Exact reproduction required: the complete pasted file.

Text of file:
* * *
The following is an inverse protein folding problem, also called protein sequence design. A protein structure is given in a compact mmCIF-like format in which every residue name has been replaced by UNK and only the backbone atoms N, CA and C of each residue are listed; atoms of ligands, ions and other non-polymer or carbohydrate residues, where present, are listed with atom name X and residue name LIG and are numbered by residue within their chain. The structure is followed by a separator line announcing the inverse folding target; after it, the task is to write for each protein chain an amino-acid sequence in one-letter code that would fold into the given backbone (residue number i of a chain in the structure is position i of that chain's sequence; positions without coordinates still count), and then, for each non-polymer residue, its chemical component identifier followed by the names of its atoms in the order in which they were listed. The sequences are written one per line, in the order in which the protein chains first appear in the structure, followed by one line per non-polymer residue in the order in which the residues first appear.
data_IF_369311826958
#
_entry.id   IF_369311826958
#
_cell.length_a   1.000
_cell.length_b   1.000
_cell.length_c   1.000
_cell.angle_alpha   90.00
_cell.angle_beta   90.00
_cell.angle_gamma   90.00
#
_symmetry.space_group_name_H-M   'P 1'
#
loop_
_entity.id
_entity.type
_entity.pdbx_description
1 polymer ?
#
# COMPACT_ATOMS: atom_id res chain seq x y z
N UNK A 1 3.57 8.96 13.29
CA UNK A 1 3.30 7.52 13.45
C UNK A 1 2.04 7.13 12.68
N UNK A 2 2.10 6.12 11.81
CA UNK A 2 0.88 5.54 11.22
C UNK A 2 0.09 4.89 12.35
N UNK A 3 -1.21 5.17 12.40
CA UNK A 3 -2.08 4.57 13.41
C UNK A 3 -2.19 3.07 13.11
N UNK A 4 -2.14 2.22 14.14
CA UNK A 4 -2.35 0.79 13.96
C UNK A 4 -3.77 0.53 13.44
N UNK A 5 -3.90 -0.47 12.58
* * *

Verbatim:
The following is an inverse protein folding problem, also called protein sequence design. A protein structure is given in a compact mmCIF-like format in which every residue name has been replaced by UNK and only the backbone atoms N, CA and C of each residue are listed; atoms of ligands, ions and other non-polymer or carbohydrate residues, where present, are listed with atom name X and residue name LIG and are numbered by residue within their chain. The structure is followed by a separator line announcing the inverse folding target; after it, the task is to write for each protein chain an amino-acid sequence in one-letter code that would fold into the given backbone (residue number i of a chain in the structure is position i of that chain's sequence; positions without coordinates still count), and then, for each non-polymer residue, its chemical component identifier followed by the names of its atoms in the order in which they were listed. The sequences are written one per line, in the order in which the protein chains first appear in the structure, followed by one line per non-polymer residue in the order in which the residues first appear.
data_IF_369311826958
#
_entry.id   IF_369311826958
#
_cell.length_a   1.000
_cell.length_b   1.000
_cell.length_c   1.000
_cell.angle_alpha   90.00
_cell.angle_beta   90.00
_cell.angle_gamma   90.00
#
_symmetry.space_group_name_H-M   'P 1'
#
loop_
_entity.id
_entity.type
_entity.pdbx_description
1 polymer ?
#
# COMPACT_ATOMS: atom_id res chain seq x y z
N UNK A 1 3.57 8.96 13.29
CA UNK A 1 3.30 7.52 13.45
C UNK A 1 2.04 7.13 12.68
N UNK A 2 2.10 6.12 11.81
CA UNK A 2 0.88 5.54 11.22
C UNK A 2 0.09 4.89 12.35
N UNK A 3 -1.21 5.17 12.40
CA UNK A 3 -2.08 4.57 13.41
C UNK A 3 -2.19 3.07 13.11
N UNK A 4 -2.14 2.22 14.14
CA UNK A 4 -2.35 0.79 13.96
C UNK A 4 -3.77 0.53 13.44
N UNK A 5 -3.90 -0.47 12.58